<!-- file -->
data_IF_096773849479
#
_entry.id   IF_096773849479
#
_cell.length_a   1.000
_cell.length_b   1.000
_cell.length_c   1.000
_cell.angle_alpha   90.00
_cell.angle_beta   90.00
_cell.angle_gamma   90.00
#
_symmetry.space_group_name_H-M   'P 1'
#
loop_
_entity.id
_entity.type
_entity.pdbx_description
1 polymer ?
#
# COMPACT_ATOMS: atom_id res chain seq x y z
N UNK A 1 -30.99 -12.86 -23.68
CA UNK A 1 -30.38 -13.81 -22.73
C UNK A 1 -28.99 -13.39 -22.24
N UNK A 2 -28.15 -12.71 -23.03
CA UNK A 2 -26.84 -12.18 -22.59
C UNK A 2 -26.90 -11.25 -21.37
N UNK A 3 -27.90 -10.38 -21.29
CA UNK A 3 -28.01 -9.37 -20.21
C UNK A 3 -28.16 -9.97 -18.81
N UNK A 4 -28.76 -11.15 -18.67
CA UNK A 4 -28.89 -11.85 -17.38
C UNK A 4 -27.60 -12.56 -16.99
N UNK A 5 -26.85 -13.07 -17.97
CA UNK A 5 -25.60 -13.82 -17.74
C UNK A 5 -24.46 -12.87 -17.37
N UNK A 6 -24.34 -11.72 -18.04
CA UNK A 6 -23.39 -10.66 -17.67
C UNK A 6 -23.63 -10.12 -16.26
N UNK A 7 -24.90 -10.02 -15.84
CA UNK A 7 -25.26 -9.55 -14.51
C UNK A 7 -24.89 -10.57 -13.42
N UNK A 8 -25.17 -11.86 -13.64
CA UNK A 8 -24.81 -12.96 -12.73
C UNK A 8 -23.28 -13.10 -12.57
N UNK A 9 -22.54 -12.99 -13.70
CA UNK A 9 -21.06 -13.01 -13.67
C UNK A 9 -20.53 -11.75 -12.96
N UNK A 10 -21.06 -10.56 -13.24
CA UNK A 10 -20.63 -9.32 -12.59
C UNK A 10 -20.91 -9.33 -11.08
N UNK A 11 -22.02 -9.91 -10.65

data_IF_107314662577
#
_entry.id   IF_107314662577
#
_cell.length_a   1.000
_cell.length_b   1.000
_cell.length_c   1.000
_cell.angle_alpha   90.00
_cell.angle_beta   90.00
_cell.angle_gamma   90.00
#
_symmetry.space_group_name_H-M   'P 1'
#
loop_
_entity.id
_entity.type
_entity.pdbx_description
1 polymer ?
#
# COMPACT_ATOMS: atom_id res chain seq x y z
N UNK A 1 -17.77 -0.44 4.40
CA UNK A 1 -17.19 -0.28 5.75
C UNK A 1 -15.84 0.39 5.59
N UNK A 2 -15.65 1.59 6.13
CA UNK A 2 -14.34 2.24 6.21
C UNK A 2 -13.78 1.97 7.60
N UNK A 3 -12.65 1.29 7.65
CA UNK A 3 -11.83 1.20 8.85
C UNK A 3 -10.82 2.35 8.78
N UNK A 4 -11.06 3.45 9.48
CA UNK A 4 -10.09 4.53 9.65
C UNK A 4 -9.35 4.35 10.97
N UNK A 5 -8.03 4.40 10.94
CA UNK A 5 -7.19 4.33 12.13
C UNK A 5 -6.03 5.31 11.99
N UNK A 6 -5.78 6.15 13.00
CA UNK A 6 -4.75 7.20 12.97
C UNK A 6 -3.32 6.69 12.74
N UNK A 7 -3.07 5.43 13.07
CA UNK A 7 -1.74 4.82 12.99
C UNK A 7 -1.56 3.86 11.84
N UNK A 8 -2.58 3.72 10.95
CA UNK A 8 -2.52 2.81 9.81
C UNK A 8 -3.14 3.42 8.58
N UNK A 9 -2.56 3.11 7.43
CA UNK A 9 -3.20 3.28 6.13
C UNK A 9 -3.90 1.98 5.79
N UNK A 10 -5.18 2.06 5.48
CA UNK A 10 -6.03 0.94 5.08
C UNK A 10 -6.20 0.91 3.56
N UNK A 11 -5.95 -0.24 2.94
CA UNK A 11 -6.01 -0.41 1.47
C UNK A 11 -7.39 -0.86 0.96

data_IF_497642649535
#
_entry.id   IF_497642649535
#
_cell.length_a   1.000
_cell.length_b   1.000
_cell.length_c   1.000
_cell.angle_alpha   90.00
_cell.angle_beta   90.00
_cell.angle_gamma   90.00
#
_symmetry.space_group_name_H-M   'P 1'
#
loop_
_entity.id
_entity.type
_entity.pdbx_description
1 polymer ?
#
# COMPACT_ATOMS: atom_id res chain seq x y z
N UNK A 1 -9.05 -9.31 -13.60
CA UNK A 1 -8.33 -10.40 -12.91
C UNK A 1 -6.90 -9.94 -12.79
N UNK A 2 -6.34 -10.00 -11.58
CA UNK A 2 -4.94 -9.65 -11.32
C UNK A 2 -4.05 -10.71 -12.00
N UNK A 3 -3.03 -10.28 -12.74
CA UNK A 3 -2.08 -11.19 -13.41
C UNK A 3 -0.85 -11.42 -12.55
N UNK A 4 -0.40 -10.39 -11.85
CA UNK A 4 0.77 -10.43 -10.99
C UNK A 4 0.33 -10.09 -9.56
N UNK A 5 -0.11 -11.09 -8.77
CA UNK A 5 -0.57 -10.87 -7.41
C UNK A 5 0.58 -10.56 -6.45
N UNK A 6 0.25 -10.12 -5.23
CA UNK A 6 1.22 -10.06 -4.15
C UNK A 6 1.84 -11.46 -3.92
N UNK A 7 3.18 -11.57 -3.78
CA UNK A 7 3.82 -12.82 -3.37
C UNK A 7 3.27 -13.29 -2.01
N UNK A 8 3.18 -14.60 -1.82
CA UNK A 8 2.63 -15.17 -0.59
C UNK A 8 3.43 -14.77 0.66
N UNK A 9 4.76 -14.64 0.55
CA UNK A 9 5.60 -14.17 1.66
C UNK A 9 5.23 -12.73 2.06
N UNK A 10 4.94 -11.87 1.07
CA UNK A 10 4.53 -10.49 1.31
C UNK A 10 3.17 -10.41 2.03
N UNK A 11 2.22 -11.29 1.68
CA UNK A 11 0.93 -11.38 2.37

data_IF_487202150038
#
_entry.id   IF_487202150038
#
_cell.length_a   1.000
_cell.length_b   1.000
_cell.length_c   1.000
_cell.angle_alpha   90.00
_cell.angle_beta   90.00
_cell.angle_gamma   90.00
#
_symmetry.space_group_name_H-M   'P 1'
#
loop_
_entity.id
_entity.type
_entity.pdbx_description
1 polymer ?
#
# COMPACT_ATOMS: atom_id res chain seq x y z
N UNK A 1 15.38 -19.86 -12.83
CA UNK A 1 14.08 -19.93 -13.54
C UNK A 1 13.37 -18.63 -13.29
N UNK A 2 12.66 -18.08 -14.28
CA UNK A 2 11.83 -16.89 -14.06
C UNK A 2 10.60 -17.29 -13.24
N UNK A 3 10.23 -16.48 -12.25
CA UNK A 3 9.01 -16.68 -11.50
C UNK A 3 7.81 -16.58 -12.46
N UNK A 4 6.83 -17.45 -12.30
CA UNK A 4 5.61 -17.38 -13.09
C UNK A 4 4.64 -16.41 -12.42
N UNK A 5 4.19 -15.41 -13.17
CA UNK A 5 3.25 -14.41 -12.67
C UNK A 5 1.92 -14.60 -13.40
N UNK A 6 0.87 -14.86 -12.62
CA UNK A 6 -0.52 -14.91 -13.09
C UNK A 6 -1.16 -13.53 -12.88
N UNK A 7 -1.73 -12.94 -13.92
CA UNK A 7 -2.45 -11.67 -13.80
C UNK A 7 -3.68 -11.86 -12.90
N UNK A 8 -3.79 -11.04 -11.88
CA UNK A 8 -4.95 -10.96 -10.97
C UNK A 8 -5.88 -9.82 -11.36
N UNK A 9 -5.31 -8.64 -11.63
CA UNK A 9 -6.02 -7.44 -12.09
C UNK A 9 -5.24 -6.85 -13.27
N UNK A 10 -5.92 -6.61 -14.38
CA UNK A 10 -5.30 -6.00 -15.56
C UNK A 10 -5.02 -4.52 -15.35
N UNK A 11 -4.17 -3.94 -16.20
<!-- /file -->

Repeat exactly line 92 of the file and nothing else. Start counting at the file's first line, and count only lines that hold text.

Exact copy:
C UNK A 7 -1.56 3.86 11.84